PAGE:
This year the Writtle College garden at the RHS Chelsea Flower Show, which is entitled Green Spaces: Growing Your Own in Small Spaces, will show visitors how they can grow their own in an urban home. The exhibit will be positioned in the Great Pavilion at the Chelsea Flower Show 2012, 22 - 26 May.
Set in a kitchen, against a generic London city scape in reference to The Queen's Jubilee and London 2012, the concept of the garden is more like that of a trade stand - demonstrating the virtues of plants for small places. The exhibit will demonstrate how individuals can choose and grow culinary plants that only require the limited and rapidly reducing space available to the majority of city dwellers.
The garden will show a variety of easy growing methods and tools that can be adapted to an individual's personal space. Visitors to the garden will see old wine cases being used as ready-made raised planters - for those with limited space or DIY ability, while a hydroponic air lifted green soilless bottle wall will demonstrate how an urban home can recycle bottles to make an attractive internal feature to grow herbs. Sack gardens, vertical gardening pots, cupcake cases and bottle tops will also play a key focal point within the interactive, educational garden.
Toshiba, as part of their generous sponsorship of the Writtle College garden, will be launching Slim Signage, a new innovative digital display system at the Show. The Toshiba Slim Signage units are made up of full colour LCD panels which can be adapted to fit a range of applications. Each panel can display images or videos which can be played across all the panels, both can be programmed to change at pre-set times. Compact and easy to set up, the display system on view at the show is about the same size as three iPhones end to end and will help to make the garden an interactive exhibit. The digital signage, which has not yet been launched in the UK, will display culinary plant and herb descriptions alongside a number of QR codes.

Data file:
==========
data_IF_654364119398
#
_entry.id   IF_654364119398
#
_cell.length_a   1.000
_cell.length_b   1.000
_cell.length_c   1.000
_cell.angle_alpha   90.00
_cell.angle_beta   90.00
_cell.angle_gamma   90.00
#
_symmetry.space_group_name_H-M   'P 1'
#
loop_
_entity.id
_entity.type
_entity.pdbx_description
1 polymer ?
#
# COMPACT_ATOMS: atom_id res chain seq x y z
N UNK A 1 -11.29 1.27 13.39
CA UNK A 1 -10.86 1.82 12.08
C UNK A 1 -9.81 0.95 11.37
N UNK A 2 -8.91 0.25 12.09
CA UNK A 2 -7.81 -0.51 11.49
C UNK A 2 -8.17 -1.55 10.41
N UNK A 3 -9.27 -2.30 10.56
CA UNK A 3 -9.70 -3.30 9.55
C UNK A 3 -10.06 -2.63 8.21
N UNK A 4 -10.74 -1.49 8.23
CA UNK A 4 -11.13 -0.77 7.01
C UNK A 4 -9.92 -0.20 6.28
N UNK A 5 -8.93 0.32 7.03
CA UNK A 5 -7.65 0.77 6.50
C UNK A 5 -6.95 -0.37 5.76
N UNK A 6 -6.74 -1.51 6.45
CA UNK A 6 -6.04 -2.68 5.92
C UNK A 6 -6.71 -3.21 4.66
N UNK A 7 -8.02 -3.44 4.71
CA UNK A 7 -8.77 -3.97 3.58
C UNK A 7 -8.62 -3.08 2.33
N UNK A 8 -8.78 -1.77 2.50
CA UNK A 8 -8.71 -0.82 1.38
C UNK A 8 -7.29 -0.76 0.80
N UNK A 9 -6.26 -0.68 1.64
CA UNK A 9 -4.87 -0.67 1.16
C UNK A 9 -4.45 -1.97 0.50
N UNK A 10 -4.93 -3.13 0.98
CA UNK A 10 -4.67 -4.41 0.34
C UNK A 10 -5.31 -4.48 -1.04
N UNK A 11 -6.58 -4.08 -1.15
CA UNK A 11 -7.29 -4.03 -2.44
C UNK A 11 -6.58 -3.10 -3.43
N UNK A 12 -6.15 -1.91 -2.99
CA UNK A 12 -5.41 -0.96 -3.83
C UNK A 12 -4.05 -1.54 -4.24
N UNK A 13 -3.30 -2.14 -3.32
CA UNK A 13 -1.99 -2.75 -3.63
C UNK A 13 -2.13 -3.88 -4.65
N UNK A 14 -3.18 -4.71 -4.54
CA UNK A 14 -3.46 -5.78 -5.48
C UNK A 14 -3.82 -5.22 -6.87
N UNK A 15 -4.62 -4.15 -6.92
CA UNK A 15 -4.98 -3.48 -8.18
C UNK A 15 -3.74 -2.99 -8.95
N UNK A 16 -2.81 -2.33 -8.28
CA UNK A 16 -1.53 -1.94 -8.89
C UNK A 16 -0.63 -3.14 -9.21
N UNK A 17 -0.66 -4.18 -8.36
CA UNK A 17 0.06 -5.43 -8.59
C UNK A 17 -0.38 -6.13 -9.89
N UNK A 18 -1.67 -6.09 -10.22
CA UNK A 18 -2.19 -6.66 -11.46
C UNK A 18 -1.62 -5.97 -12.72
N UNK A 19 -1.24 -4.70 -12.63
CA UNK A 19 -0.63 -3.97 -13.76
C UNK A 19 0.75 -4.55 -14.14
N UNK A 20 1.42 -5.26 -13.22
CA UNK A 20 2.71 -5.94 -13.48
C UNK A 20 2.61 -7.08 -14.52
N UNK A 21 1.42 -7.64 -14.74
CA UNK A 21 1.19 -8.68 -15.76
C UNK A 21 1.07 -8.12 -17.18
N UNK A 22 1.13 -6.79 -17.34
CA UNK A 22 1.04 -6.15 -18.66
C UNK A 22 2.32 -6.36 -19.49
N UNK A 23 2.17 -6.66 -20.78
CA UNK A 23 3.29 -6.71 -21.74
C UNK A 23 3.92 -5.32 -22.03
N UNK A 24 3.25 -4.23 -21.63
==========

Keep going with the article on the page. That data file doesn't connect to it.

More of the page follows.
Simon Watkins, Lecturer in Horticulture and this year's Chelsea Garden Designer commented: “this year we are demonstrating the possibilities of growing in small spaces. We are looking at growing your own food in the tiniest of places, including bottle tops and old rice bag. The exhibit sets out to educate people into making the most of small spaces, reusing household containers and challenging the idea that Growing Your Own means, 'needs to look Do It Yourself'. I'd not only like visitors to the garden to walk away with new ideas, I'd like for them to come up with new ones. We are encouraging everyone to share ideas online via our Facebook link http://www.facebook.com/WrittleAtChelsea2012 .
Recognising that the theme for the garden has been born out of the challenges urban homeowners face today, Simon went on to say: “Overall, I want visitors to take something away from the garden and to pass it on. We live in an increasingly challenging world, with a myriad of pressures on individual's which means we occasionally need to escape, where better than the therapy of Growing Your Own, inside or out?”
Involved in the construction, growing and planting of the garden have been a number of students aged from 16 to 61. Horticulture students at both Higher and Further Education Level can accept credit for their dedication and involvement within the garden - taking on roles such as stone cutting, plant sourcing, watering and developing a hydroponics system for the bottle wall.
Pictured: Simon Watkins, second from left, with three students - James Day, Tom Pryke and James Thompson - in the framework for the Chelsea garden with just some of the culinary herbs that will be on display.